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Historic Poverty Bay and the East Coast, N.I., N.Z.

Hawke's Bay Tribes Refuge on Mahia

Hawke's Bay Tribes Refuge on Mahia

Mahia now became a place of refuge for very large numbers of southern Ngati-Kahungunu, who, for many years, had had to endure the harassing attentions of Urewera, Waikato, Taupo, Hauraki and Bay of Plenty invaders, and who now also feared Rauparaha and his Ngati-Toa (who had driven many of their relatives north from Wairarapa) and Ngati-Raukawa, of Maungatautari, near Cambridge (who appeared to be anxious to secure Hawke's Bay for a new home, but who were ultimately expelled by Ngati-Kahungunu with Te Wera's aid.) Some years prior to his death, Te Wera returned to the Bay of Islands.

Early in 1824, Pomare came down by sea to Mahia to assist the Urewera and their allies to punish a northern section of Ngati-Kahungunu for slaying Te Rangiwai-tatao, an important Urewera chief. On a similar errand, Waikato, Taupo, Hauraki and Bay of Plenty forces journeyed overland. Pomare returned to Northern Hawke's Bay in 1825 to aid Urewera in avenging the death of his great friend, Te Mautaranui, a Urewera chief, who was treacherously slain at a feast at Kaitarahae, near Te Reinga Falls. He was himself killed at Te Rore, on the Waipa River, in May, 1826.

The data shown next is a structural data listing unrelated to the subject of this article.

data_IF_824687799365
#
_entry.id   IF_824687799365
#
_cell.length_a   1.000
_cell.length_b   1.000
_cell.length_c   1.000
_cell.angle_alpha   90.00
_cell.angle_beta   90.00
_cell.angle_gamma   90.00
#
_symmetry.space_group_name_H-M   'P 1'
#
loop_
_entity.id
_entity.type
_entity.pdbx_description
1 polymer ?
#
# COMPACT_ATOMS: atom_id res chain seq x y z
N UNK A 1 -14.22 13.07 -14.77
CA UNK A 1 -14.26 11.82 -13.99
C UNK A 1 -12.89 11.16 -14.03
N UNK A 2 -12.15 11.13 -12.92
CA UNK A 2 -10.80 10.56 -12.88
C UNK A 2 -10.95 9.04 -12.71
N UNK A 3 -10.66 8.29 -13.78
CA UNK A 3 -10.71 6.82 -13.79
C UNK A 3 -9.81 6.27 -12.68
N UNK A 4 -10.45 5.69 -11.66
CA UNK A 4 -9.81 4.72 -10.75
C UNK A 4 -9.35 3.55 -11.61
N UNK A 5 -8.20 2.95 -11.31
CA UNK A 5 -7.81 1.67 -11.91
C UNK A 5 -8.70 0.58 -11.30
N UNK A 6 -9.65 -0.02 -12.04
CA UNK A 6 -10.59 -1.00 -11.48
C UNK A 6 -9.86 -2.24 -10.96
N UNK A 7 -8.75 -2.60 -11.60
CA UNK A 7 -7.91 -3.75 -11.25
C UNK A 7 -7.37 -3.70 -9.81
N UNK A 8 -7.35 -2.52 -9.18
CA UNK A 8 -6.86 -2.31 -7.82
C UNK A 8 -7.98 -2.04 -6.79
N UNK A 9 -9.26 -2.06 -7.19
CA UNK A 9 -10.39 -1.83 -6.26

Among the pas which Pomare assailed in 1825 was that which stood on lofty Moumoukai, near Morere. When he found that its defenders could neither be driven out nor starved out (they had food enough and to spare, and a plentiful supply of spring water) he made a diplomatic offer to them. Learning that an infant was about to be born in the pa, he promised that, if it proved to be a boy, he would retire. Next day, word was sent to him that a male child had been born. Pomare kept his word, and the infant was named after him. This child was Otene Pomare, who, whilst giving an explanation in the Native Land Court at Wairoa as to how he had come by his surname, emphatically denied that Moumoukai (a hill 2,065 feet high) had ever fallen to an invader.